In the figure there are infinitely many circles approaching the vertices of an equilateral triangle, each circle touching other circles and sides of the triangle. If the triangle has sides of length 1, find the total area occupied by the circles.

I need to find the total area of the circles.

I know this is going to have something to do with summation as a value approaches infinity, but I'm not entirely sure how to approach the problem. Here's what I have so far:

I know that the radius of the central inscribed circle is $ \frac{\sqrt{3}}{6} $. As such, the area of the first circle is $$ A = \pi\left(\frac{\sqrt{3}}{6}\right)^2. $$ Because there are three "branches" of infinite circles, I'm assuming that the answer will look something like: $$ A = \pi\left(\frac{\sqrt{3}}{6}\right)^2 + 3 \sum_{1}^{\infty}\text{something}.$$

  • $\begingroup$ Have you learned the formula for the sum of a geometric series? $\endgroup$ – JimmyK4542 Sep 25 '14 at 1:31
  • $\begingroup$ @JimmyK4542 $ \sum_{n=1}^{\infty} a_n = s$? Yes $\endgroup$ – Alex Sep 25 '14 at 1:36

Since the length of the equilateral triangle is 1, let its median length $x = \frac{\sqrt(3)}{2}$. So, the radius of the first circle is $\frac{x}{3}$. Hence, its area is $A_1 = {\pi}(\frac{x}{3})^2$ The radius of the next three identical circles will be $\frac{x}{9}$. The radius of each progressing circle will be a third of the previous one. So, the sum of the areas of these circles is

$A = A_1+3\sum_{n=1}^{\infty}\frac{\pi x^2}{3^{2n+2}}$ Now, considering the fact that $x=\frac{\sqrt(3)}{2}$,

$3\sum_{n=1}^{\infty}\frac{\pi x^2}{3^{2n+2}} = 3\sum_{n=1}^{\infty}\frac{9 \pi}{4*3^{2n+2}} = \frac{\pi}{4}\sum_{n=1}^{\infty}\frac{1}{9^n}$. Considering the convergence of the geometric with r<1, the total area is given by

$A = A_1 + \frac{\pi}{4} \sum_{n=1}^{\infty} \frac{1}{9^n} = \frac{\pi}{4} + \frac{\pi}{32} = \frac{11 \pi}{96}$. Thus, the total area is $\frac{11 \pi}{96}$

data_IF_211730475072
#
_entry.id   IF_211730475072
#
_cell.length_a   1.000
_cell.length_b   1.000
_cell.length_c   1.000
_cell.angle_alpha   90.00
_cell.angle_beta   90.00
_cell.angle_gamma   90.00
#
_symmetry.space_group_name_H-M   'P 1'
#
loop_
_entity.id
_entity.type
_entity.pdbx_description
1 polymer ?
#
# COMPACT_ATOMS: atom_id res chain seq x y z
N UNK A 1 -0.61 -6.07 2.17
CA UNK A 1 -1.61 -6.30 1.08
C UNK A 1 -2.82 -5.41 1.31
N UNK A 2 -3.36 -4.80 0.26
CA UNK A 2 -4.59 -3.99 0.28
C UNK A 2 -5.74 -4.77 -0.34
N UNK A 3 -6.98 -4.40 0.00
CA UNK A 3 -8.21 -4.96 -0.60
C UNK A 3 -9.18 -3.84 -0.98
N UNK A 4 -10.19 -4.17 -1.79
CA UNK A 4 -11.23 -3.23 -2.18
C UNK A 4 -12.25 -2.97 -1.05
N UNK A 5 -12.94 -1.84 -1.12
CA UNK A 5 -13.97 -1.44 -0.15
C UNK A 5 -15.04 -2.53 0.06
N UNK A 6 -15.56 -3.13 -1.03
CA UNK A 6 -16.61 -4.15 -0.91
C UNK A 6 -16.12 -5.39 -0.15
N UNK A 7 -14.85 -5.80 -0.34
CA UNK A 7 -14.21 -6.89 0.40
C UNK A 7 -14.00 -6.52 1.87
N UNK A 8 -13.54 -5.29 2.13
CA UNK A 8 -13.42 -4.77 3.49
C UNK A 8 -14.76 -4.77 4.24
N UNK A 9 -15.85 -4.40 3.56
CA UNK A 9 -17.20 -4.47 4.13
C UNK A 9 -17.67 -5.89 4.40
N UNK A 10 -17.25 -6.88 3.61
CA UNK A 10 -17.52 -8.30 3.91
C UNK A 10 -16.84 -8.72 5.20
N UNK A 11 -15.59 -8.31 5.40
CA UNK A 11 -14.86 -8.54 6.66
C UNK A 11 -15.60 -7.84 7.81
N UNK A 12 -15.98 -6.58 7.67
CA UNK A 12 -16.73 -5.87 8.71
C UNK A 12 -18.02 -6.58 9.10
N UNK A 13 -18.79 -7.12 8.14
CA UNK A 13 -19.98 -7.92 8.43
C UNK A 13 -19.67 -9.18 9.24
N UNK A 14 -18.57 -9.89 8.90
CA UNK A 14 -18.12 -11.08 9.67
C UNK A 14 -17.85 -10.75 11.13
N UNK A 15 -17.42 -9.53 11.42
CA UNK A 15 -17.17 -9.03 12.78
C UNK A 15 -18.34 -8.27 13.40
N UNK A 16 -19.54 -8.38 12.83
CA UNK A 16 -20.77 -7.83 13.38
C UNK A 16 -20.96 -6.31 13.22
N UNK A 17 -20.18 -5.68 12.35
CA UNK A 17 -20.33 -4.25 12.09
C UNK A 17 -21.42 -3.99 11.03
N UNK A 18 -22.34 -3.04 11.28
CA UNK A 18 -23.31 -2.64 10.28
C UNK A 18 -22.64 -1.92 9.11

• $\begingroup$ That's definitely the correct answer, so first and foremost: thanks a lot! I just have one (probably) very simple question: How did you know that the radius of the circle was the median length divided by three? I'm obviously missing some very evident geometric property that's just not coming to mind. $\endgroup$ – Alex Sep 25 '14 at 3:18
  • $\begingroup$ The circle is tangent to the triangle at all the three sides. So the radius of the circle is perpendicular to the side where the circle is tangent to it. Also, a line through the Center of the circle and the tangent point is orthogonal to the side. Hence it coincides with the median of the triangle since it is also the perpendicular bisector of the equilateral triangle. So, the Center of the circle is at the centroid of the triangle. Thus, the circle's radius is 1/3rd of the median. $\endgroup$ – dragon7 Sep 25 '14 at 13:34
  • $\begingroup$ I think that the area of $A_1$ should be $\frac{\pi}{12}$ $\endgroup$ – matt Mar 16 at 15:31

Look at the following figure carefully,

enter image description here

As the triangle is equilateral ($AC$ is the angle bisector). So, $\angle ACD = 30^{\circ}$ $$\tan 30^{\circ} = \frac{AD}{DC} = 2AD\ (\because DC = 1/2) $$ $$\therefore AD = \frac{1}{2\sqrt{3}}$$ This is the radius of the bigger circle, let its area be $A_1$ $$\therefore A_1 = \frac{\pi}{12}$$

To calculate the radius of the next smaller circle (let it be $x$), please note that

$$AC = \frac{1}{\sqrt{3}}$$

$$AB =\frac{1}{2\sqrt{3}} +x$$

$$\therefore BC = AC - AB =\frac{1}{2\sqrt{3}} -x $$

Note that triangles $ADC$ and $BCE$ are similar. $$\therefore \frac{AD}{AC} = \frac{BE}{BC}$$

$$\frac{1}{2\sqrt{3}} \times \sqrt{3} = x \times \left( \frac{2\sqrt{3}}{1-2\sqrt{3}x} \right)$$

$$\therefore x = \frac{1}{6\sqrt{3}}$$

Similarly we can find the radii of the next circles. They would be $\frac{1}{18\sqrt{3}}$, $\frac{1}{54\sqrt{3}}, ...$

Now, the main answer,

The sequence $\frac{1}{6\sqrt{3}},\frac{1}{18\sqrt{3}}, \frac{1}{54\sqrt{3}}, ... $ can be generally written as $\frac{1}{6\sqrt{3}(3)^{n-1}}$

Total area of these circles,

$$T = \frac{\pi}{12} + 3\sum_{n=1}^{\infty} \pi {\left(\frac{1}{6\sqrt{3}(3)^{n-1}} \right)}^2 $$

Notice that, $$\sum_{n=1}^{\infty} \pi {\left(\frac{1}{6\sqrt{3}(3)^{n-1}}\right)}^2 = \sum_{n=1}^{\infty} \pi {\left( \frac{1}{108}\right)}{\left(3^{-(n-1)}\right)}^2$$

=$$\sum_{n=1}^{\infty} \pi {\left( \frac{1}{108}\right)}{\left(3^{-2(n-1)}\right)}$$

=$$\sum_{n=1}^{\infty} \pi {\left( \frac{1}{108}\right)}{\left(\frac{1}{9}\right)}^{n-1}$$

This is a GP with $a = \frac{\pi}{108}$ and $r = \frac{1}{9}$

For infinite terms, the sum of this GP = $\frac{a}{1-r} = \frac{\pi}{96}$

Now, finally,

$$T = \frac{\pi}{12} + 3 \times \frac{\pi}{96} = \frac{11\pi}{96}$$


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